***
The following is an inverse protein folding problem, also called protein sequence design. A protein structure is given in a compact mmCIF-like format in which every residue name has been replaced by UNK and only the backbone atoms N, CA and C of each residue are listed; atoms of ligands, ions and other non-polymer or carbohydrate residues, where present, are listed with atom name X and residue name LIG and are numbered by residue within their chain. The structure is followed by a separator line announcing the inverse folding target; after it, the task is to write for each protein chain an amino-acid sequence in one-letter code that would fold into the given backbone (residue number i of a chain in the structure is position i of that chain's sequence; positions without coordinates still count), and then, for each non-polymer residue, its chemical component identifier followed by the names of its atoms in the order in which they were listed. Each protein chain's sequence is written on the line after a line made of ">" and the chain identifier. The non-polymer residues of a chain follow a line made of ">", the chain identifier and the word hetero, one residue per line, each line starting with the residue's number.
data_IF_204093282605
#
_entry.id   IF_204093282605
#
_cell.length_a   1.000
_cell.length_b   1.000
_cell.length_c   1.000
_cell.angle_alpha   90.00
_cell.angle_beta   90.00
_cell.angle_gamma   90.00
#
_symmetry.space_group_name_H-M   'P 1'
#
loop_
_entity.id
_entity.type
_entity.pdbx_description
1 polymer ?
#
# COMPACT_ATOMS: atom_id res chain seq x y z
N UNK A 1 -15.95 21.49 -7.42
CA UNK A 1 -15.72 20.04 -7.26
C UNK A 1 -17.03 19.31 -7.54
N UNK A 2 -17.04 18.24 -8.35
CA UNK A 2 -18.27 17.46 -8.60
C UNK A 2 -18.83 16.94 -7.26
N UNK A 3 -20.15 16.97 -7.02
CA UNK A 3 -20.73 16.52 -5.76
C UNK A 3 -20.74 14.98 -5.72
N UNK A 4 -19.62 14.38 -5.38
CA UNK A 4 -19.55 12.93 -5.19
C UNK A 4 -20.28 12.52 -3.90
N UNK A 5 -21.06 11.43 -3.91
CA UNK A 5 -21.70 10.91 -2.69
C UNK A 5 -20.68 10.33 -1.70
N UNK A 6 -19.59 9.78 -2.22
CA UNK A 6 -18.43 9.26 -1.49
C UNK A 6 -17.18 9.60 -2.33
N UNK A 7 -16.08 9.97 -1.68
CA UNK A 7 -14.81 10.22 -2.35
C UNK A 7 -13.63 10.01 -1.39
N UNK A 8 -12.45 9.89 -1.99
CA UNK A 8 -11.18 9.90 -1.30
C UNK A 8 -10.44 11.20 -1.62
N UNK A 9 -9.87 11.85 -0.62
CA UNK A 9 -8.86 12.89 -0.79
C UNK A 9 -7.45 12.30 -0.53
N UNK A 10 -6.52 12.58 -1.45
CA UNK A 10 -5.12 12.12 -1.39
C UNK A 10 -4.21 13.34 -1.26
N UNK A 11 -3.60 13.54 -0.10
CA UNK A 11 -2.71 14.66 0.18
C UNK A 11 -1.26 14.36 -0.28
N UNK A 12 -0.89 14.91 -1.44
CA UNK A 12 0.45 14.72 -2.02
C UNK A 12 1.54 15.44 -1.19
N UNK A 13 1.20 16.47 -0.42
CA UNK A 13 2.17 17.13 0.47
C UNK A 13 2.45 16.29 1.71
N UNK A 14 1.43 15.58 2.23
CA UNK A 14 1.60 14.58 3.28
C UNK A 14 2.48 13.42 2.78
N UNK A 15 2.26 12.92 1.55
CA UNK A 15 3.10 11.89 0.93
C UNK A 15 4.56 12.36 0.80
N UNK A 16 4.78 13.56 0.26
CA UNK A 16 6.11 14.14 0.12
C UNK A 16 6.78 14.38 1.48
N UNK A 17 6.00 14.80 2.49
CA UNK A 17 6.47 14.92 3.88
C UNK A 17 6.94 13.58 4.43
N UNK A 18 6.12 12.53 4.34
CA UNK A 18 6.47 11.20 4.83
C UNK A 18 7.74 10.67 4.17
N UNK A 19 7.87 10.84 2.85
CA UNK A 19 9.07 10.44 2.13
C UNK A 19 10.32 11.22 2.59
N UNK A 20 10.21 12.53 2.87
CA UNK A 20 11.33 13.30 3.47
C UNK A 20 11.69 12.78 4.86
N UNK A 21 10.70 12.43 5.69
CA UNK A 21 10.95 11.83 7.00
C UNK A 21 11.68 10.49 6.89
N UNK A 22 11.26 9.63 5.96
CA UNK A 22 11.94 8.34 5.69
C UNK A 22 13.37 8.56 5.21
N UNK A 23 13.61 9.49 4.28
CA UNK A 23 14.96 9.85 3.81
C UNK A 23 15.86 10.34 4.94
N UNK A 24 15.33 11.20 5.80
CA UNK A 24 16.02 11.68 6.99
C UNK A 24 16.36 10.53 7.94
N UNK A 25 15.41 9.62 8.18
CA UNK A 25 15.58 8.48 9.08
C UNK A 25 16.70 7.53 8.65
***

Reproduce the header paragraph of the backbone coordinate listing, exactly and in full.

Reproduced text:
The following is an inverse protein folding problem, also called protein sequence design. A protein structure is given in a compact mmCIF-like format in which every residue name has been replaced by UNK and only the backbone atoms N, CA and C of each residue are listed; atoms of ligands, ions and other non-polymer or carbohydrate residues, where present, are listed with atom name X and residue name LIG and are numbered by residue within their chain. The structure is followed by a separator line announcing the inverse folding target; after it, the task is to write for each protein chain an amino-acid sequence in one-letter code that would fold into the given backbone (residue number i of a chain in the structure is position i of that chain's sequence; positions without coordinates still count), and then, for each non-polymer residue, its chemical component identifier followed by the names of its atoms in the order in which they were listed. Each protein chain's sequence is written on the line after a line made of ">" and the chain identifier. The non-polymer residues of a chain follow a line made of ">", the chain identifier and the word hetero, one residue per line, each line starting with the residue's number.